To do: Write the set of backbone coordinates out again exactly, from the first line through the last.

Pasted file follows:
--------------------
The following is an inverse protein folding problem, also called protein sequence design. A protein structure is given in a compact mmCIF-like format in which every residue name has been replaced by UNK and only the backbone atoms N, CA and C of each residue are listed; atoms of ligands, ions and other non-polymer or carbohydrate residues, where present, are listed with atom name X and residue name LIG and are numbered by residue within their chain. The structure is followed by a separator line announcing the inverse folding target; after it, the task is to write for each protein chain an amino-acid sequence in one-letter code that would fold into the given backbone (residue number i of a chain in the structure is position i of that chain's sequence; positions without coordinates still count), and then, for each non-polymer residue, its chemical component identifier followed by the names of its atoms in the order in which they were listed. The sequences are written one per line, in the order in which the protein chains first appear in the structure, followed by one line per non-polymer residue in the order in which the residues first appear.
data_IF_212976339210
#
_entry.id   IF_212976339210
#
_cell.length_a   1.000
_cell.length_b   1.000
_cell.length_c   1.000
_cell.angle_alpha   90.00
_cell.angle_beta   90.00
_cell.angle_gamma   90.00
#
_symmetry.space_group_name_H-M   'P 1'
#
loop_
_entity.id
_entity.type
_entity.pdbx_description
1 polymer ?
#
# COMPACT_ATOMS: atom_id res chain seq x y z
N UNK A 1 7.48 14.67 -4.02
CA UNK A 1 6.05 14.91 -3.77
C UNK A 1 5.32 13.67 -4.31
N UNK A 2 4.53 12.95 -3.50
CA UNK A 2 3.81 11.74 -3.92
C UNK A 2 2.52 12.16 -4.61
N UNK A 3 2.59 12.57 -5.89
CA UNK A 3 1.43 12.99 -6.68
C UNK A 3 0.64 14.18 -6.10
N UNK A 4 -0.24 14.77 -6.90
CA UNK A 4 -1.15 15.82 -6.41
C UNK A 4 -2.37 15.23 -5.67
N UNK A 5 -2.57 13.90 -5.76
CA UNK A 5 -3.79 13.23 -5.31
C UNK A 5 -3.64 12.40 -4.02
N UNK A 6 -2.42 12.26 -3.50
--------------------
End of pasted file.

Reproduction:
The following is an inverse protein folding problem, also called protein sequence design. A protein structure is given in a compact mmCIF-like format in which every residue name has been replaced by UNK and only the backbone atoms N, CA and C of each residue are listed; atoms of ligands, ions and other non-polymer or carbohydrate residues, where present, are listed with atom name X and residue name LIG and are numbered by residue within their chain. The structure is followed by a separator line announcing the inverse folding target; after it, the task is to write for each protein chain an amino-acid sequence in one-letter code that would fold into the given backbone (residue number i of a chain in the structure is position i of that chain's sequence; positions without coordinates still count), and then, for each non-polymer residue, its chemical component identifier followed by the names of its atoms in the order in which they were listed. The sequences are written one per line, in the order in which the protein chains first appear in the structure, followed by one line per non-polymer residue in the order in which the residues first appear.
data_IF_212976339210
#
_entry.id   IF_212976339210
#
_cell.length_a   1.000
_cell.length_b   1.000
_cell.length_c   1.000
_cell.angle_alpha   90.00
_cell.angle_beta   90.00
_cell.angle_gamma   90.00
#
_symmetry.space_group_name_H-M   'P 1'
#
loop_
_entity.id
_entity.type
_entity.pdbx_description
1 polymer ?
#
# COMPACT_ATOMS: atom_id res chain seq x y z
N UNK A 1 7.48 14.67 -4.02
CA UNK A 1 6.05 14.91 -3.77
C UNK A 1 5.32 13.67 -4.31
N UNK A 2 4.53 12.95 -3.50
CA UNK A 2 3.81 11.74 -3.92
C UNK A 2 2.52 12.16 -4.61
N UNK A 3 2.59 12.57 -5.89
CA UNK A 3 1.43 12.99 -6.68
C UNK A 3 0.64 14.18 -6.10
N UNK A 4 -0.24 14.77 -6.90
CA UNK A 4 -1.15 15.82 -6.41
C UNK A 4 -2.37 15.23 -5.67
N UNK A 5 -2.57 13.90 -5.76
CA UNK A 5 -3.79 13.23 -5.31
C UNK A 5 -3.64 12.40 -4.02
N UNK A 6 -2.42 12.26 -3.50